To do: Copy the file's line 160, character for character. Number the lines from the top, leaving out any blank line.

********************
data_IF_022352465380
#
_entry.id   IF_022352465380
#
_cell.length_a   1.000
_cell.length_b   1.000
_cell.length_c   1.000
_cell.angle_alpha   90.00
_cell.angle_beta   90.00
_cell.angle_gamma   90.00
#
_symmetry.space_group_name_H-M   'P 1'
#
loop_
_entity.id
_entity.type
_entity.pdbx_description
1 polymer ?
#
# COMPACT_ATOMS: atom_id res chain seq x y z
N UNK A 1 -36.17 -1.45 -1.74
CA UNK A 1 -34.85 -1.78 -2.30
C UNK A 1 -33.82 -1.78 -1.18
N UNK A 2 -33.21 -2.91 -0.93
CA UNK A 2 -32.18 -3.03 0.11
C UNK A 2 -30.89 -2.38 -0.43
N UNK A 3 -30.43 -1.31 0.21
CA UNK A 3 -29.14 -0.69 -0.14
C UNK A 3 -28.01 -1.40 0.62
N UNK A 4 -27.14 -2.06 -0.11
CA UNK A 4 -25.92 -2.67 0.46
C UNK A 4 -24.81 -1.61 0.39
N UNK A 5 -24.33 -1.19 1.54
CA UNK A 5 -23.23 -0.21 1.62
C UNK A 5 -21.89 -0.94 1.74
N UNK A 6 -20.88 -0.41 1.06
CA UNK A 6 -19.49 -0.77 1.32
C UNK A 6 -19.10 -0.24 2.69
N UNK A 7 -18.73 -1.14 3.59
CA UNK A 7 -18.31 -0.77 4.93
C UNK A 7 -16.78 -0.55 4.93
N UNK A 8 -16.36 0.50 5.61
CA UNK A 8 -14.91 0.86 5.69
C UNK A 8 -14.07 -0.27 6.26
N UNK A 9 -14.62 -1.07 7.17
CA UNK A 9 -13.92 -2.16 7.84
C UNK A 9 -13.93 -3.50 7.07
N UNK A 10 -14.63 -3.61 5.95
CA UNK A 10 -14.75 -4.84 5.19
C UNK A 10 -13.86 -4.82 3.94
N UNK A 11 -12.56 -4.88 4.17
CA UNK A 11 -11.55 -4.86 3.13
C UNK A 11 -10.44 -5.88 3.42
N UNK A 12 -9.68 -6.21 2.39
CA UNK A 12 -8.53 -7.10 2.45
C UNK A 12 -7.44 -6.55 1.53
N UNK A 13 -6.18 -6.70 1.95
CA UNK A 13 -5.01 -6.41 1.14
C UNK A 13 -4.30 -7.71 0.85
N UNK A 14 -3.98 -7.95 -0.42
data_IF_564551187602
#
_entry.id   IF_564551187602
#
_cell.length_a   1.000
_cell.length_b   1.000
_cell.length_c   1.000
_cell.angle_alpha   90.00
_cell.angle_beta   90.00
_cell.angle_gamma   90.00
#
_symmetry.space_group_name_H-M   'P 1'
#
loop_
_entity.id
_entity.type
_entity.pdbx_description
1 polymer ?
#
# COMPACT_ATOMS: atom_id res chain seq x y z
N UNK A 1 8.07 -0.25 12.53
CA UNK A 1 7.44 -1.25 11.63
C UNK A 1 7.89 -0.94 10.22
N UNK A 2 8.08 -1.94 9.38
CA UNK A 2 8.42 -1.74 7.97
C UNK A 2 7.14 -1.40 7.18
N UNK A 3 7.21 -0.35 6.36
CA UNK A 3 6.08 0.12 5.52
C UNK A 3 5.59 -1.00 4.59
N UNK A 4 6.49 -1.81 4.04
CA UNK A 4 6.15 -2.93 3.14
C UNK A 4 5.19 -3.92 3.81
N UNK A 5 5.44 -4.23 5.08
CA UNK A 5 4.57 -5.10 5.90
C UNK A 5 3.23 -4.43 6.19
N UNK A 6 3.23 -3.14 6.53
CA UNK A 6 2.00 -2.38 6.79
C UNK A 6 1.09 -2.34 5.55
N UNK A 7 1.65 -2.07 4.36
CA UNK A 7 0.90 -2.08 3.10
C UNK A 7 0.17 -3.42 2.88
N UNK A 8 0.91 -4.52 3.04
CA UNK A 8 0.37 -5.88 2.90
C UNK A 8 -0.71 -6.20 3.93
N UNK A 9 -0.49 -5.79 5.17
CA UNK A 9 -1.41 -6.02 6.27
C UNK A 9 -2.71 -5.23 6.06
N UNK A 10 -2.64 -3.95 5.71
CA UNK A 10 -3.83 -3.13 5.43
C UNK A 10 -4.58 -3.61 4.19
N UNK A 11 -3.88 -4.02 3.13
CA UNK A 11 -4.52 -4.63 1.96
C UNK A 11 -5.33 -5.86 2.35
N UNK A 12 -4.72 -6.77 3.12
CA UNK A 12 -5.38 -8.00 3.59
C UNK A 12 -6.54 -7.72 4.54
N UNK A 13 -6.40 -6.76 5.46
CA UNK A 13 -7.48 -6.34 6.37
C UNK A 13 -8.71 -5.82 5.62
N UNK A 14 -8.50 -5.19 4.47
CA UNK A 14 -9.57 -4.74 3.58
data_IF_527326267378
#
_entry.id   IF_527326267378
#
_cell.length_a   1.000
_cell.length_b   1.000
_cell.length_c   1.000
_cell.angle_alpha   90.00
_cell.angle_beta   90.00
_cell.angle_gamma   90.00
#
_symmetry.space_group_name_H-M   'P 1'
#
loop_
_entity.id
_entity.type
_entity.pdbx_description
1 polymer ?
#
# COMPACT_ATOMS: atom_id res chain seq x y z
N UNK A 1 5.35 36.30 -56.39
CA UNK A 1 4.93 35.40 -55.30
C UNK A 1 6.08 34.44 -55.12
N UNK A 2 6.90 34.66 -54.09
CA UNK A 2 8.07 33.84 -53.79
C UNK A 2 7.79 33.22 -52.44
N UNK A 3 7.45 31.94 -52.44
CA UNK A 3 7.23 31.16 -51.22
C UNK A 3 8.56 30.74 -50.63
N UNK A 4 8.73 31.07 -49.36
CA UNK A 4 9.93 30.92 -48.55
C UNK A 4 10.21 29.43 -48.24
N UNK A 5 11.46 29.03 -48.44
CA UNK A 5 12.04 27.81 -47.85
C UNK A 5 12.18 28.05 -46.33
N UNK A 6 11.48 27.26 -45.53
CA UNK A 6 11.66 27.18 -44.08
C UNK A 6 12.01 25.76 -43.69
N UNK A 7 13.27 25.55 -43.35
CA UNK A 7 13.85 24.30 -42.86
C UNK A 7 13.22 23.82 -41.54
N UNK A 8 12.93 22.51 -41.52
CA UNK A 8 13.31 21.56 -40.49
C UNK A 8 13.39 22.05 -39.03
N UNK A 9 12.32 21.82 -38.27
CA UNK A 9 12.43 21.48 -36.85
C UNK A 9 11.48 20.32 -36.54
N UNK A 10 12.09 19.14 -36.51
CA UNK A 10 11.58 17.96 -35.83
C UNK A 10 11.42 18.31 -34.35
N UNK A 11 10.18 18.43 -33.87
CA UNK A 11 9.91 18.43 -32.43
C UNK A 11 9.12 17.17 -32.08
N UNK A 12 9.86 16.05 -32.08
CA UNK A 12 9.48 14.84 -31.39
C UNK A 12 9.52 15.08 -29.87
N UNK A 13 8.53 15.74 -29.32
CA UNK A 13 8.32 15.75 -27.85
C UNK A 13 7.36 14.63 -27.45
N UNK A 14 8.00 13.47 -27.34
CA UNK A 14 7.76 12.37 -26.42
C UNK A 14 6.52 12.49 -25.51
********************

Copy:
N UNK A 7 13.27 25.55 -43.35